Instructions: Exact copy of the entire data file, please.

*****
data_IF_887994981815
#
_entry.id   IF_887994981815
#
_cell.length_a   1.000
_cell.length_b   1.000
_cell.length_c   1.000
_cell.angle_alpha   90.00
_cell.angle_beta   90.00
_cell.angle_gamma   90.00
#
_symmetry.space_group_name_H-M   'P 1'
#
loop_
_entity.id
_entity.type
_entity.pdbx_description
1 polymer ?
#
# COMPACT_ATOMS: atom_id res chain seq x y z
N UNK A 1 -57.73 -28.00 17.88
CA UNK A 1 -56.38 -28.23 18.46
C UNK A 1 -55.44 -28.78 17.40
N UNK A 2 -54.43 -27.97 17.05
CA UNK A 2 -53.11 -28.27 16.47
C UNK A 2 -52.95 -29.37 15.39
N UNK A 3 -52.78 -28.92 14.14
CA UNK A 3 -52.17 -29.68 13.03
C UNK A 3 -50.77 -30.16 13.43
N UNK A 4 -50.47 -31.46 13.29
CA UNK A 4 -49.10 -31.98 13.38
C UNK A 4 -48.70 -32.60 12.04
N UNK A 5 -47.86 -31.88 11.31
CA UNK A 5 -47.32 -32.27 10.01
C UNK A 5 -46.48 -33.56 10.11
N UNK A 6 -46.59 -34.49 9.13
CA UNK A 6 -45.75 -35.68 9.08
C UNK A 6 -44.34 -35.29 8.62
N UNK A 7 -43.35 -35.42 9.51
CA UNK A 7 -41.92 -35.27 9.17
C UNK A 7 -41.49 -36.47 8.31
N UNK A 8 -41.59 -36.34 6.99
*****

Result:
data_IF_887994981815
#
_entry.id   IF_887994981815
#
_cell.length_a   1.000
_cell.length_b   1.000
_cell.length_c   1.000
_cell.angle_alpha   90.00
_cell.angle_beta   90.00
_cell.angle_gamma   90.00
#
_symmetry.space_group_name_H-M   'P 1'
#
loop_
_entity.id
_entity.type
_entity.pdbx_description
1 polymer ?
#
# COMPACT_ATOMS: atom_id res chain seq x y z
N UNK A 1 -57.73 -28.00 17.88
CA UNK A 1 -56.38 -28.23 18.46
C UNK A 1 -55.44 -28.78 17.40
N UNK A 2 -54.43 -27.97 17.05
CA UNK A 2 -53.11 -28.27 16.47
C UNK A 2 -52.95 -29.37 15.39
N UNK A 3 -52.78 -28.92 14.14
CA UNK A 3 -52.17 -29.68 13.03
C UNK A 3 -50.77 -30.16 13.43
N UNK A 4 -50.47 -31.46 13.29
CA UNK A 4 -49.10 -31.98 13.38
C UNK A 4 -48.70 -32.60 12.04
N UNK A 5 -47.86 -31.88 11.31
CA UNK A 5 -47.32 -32.27 10.01
C UNK A 5 -46.48 -33.56 10.11
N UNK A 6 -46.59 -34.49 9.13
CA UNK A 6 -45.75 -35.68 9.08
C UNK A 6 -44.34 -35.29 8.62
N UNK A 7 -43.35 -35.42 9.51
CA UNK A 7 -41.92 -35.27 9.17
C UNK A 7 -41.49 -36.47 8.31
N UNK A 8 -41.59 -36.34 6.99